Apart from that, you might want to look into yoga and see what benefits it manifests for people living with dementia. Yoga strikes the perfect balance between a demanding physical activity and a relaxing stretching exercise with meditative qualities that greatly benefit anyone.
At the end of the day, never forget: the person comes first, not the condition.
You need to prioritize bracing yourself for the forthcoming changes in their behavior, because it’s not merely about being patient in tight spots. To reflect a positive attitude and flexibility, you’ll need to work out the best possible and the worst possible scenarios, and be grateful when the latter don’t transpire, thanks to your efforts.
The naturally positive attitude that follows this frame of mind will have an encouraging and enriching effect on your loved one. And when you provide that kind of supportive environment for them, you might just be surprised what you can learn from them – and the entire experience.
Sarah Kaminski earned her bachelor’s degree in Health Sciences. Due to her parent’s declining health, she decided to become their full-time caregiver. Now, she takes care of her loved ones and writes about the things she learned along the way.
Sarah is a life enjoyer, positivity seeker, and a curiosity enthusiast. She is passionate about an eco-friendly lifestyle and adores her cats. She is an avid reader who loves to travel when time allows.
- “20 Reasons Why We Need to Know the Early Life History of ….” 16 Apr. 2019, https://changingaging.org/dementia/20-reasons-why-we-need-to-know-the-early-life-history-of-people-living-with-dementia/. Accessed 24 Mar. 2020.
- “What Is Dementia? Symptoms, Types, and Diagnosis.” 19 Mar. 2020, https://www.nia.nih.gov/health/what-dementia-symptoms-types-and-diagnosis. Accessed 24 Mar. 2020.
- “Caregiver’s Guide to Understanding Dementia Behaviors ….” https://www.caregiver.org/caregivers-guide-understanding-dementia-behaviors. Accessed 24 Mar. 2020.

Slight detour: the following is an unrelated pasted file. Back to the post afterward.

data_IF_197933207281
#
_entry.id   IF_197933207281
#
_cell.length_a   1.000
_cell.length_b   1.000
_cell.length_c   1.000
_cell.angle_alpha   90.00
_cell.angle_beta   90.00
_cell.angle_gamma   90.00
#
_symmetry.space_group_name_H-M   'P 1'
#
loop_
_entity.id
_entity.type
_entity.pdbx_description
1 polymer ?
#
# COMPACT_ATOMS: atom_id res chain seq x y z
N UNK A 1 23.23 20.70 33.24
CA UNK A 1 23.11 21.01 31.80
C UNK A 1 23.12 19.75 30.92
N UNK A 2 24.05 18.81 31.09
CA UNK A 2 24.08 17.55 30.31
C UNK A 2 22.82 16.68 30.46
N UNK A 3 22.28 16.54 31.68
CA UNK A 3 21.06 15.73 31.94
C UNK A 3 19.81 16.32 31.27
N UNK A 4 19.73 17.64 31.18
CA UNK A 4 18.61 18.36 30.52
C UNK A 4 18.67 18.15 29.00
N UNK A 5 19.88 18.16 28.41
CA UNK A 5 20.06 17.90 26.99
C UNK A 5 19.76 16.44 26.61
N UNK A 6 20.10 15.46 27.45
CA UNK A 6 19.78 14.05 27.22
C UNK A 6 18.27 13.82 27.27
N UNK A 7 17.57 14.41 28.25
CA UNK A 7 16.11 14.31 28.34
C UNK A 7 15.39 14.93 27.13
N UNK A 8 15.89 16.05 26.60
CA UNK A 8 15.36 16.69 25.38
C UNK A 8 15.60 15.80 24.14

- “Answers To The Most Important Questions About Alzheimer’s.” 31 Mar. 2018, https://www.medicalalertbuyersguide.org/articles/answers-to-the-most-important-questions-about-alzheimers/. Accessed 24 Mar. 2020.
- “Dementia – activities and exercise – Better ….” 31 May. 2014, https://www.betterhealth.vic.gov.au/health/ConditionsAndTreatments/dementia-activities-and-exercise. Accessed 24 Mar. 2020.
- “Yoga for Everyone: A Beginner’s Guide – Well Guides – The ….” https://www.nytimes.com/guides/well/beginner-yoga. Accessed 24 Mar. 2020.
Alzheimer’s Disease (AD) is a neurodegenerative disease that strikes fear and terror into those who are getting on in years and family members who are in line to care for them. According to the Alzheimer’s Disease Foundation, in 2015 it is estimated that 5.3 million Americans have the disease. It is the 6th leading cause of death behind heart disease, strokes, and cancer but it is the only one that cannot be prevented (1) although some experts now estimate that it may be the third highest (2).
One of the greatest concerns for the aging population is cognitive decline which leads to loss of independence as well as an extreme burden on the caretakers. Individuals worldwide are fearful of being diagnosed with any of the various cognitive issues: Dementia, Parkinson’s, Alzheimer’s, and other forms of cognitive debilities. In 2015 there was an estimated 47 million people living with dementia and this number is expected to triple by 2050. In 2014, the Alzheimer’s Association reported that they believe there is sufficient evidence to support the link between several modifiable risk factors and a reduced risk for cognitive decline and sufficient evidence to suggest that some modifiable risk factors may be associated with reduced risk of dementia. Specifically, that regular physical activity and management of cardiovascular risk factors (diabetes, obesity, smoking, and hypertension) reduce the risk of cognitive decline and may reduce the risk of dementia. The Association also believes there is sufficiently strong evidence to conclude that a healthy diet and lifelong learning/cognitive training may also reduce the risk of cognitive decline.